Recognizing Change: Reexamining the Rite of Passage
I first became entranced with the concept of the rite of passage shortly after receiving my Bachelor’s degree. The diploma and the ostensible accumulation of knowledge it signified meant little to me, and the piece of stiff paper was soon filed away to gather dust. With no direction, no sense of self or social obligation, I packed a duffle bag and left my hometown of Chicago for Toronto on what would become a three-year hiatus, a series of adventures that took me across North America and to such far-flung places as Vietnam and the Alaskan Arctic. In the process I became a hitch hiking guru, earned my keep flipping eggs, and taught myself how to operate a full-manual motorbike on a Vietnamese highway in the middle of the night…During a rainstorm. These expeditions began to take shape in my mind as rites of passage, challenges meant to test my courage and intrepidness so that I might one day rise to the ranks of Bone Fide Badass. There was a problem though. No matter how far I pushed the edge, how wild and reckless the adventure, I came out the other side feeling pretty much unchanged. No magical transformation. No grand sense of clarity and meaning. The journeys felt incredibly important while I was undergoing them, but afterwards I returned to my previous state of confusion and discord. I struggled to figure out why this was. The reason, I learned, was that I had fundamentally misunderstood what a rite of passage really is.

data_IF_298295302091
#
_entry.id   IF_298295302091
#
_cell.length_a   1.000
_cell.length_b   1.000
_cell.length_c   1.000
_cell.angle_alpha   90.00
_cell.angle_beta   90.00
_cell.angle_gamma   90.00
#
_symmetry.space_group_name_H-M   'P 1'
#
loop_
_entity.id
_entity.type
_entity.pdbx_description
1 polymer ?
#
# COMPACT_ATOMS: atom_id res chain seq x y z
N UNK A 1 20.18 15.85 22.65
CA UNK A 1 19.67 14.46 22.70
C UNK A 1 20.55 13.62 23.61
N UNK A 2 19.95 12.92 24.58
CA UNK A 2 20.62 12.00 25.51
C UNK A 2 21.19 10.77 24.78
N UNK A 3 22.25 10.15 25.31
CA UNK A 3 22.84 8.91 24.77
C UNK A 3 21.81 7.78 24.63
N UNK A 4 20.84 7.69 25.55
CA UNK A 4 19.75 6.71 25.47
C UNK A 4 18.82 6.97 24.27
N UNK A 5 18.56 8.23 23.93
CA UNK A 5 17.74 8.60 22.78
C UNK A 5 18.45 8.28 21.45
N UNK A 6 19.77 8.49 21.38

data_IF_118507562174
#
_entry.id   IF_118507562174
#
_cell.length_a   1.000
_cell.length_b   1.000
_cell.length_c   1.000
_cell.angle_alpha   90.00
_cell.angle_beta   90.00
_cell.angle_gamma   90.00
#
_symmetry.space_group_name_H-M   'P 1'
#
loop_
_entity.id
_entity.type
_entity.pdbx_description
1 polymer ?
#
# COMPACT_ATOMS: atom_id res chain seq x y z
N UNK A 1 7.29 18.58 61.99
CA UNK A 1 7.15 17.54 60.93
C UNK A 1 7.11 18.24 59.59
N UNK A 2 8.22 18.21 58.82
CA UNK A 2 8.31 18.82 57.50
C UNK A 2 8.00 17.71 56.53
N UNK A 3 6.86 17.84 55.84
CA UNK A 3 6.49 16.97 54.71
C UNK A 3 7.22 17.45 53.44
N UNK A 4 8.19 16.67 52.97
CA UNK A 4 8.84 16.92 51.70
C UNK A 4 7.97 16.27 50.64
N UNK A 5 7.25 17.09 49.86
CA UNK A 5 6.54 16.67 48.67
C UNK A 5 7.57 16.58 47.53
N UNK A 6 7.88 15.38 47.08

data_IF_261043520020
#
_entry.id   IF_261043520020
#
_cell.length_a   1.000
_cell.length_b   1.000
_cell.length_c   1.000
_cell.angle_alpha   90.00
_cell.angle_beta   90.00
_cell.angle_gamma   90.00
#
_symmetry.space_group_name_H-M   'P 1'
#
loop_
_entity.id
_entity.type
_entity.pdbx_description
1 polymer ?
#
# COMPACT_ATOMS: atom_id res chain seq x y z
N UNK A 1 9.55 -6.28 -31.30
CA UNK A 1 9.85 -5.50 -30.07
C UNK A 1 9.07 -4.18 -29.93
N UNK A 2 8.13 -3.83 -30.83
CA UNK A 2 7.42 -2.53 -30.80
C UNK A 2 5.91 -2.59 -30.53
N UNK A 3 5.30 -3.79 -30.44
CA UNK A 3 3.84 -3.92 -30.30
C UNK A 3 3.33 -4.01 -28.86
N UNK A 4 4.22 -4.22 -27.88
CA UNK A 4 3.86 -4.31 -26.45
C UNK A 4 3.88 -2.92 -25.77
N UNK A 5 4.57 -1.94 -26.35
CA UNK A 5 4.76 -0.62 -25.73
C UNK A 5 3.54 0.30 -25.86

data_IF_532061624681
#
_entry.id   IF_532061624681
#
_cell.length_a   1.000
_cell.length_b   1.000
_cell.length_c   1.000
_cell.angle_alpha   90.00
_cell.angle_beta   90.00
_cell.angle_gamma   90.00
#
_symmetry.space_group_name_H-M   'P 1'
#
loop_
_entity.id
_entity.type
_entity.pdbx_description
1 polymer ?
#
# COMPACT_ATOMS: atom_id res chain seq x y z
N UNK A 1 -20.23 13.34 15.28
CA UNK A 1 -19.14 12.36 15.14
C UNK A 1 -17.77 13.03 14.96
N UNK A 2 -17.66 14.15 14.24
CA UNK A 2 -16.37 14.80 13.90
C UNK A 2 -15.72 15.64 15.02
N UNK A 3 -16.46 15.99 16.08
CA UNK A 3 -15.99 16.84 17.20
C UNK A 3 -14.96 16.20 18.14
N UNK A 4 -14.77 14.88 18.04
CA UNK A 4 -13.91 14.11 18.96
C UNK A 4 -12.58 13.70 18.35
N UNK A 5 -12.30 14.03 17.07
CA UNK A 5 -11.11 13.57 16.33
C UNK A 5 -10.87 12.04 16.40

So let’s go back to the beginning. The concept of the rite of passage was first popularized by the Ethnographer Arnold Van Gennep (1909-1960). Once he had defined the three main stages–Separation, transformation (or liminal), and reincorporation–Anthropologists were able to recognize rites of passage in cultures around the world. They are especially important to certain African tribes which use them to initiate members of the group into new social roles and responsibilities. Contemporary western culture has taken on a romanticized understanding of this ancient process, as is our wont, and the consequence is that our own attempts at rites of passage are, more often than not, ineffective.
The stages themselves are pretty self-explanatory. In the separation phase, participants are taken from a familiar environment to one in which they will face new and unfamiliar challenges. For long-distance hikers, this is commonly understand as the separation from a job, family, home and material possessions before entrance into the woods. The transformation then is the long walk over difficult or even treacherous terrain, where one’s main form of shelter and substance are carried on their back. By overcoming this challenge the hiker will conceivably complete their rite and reenter society as a changed person. So far, so good. The main problem comes with the third stage; Reincorporation, whereby the hiker’s achievements and new role are recognized and reinforced by their family, their community, and their society.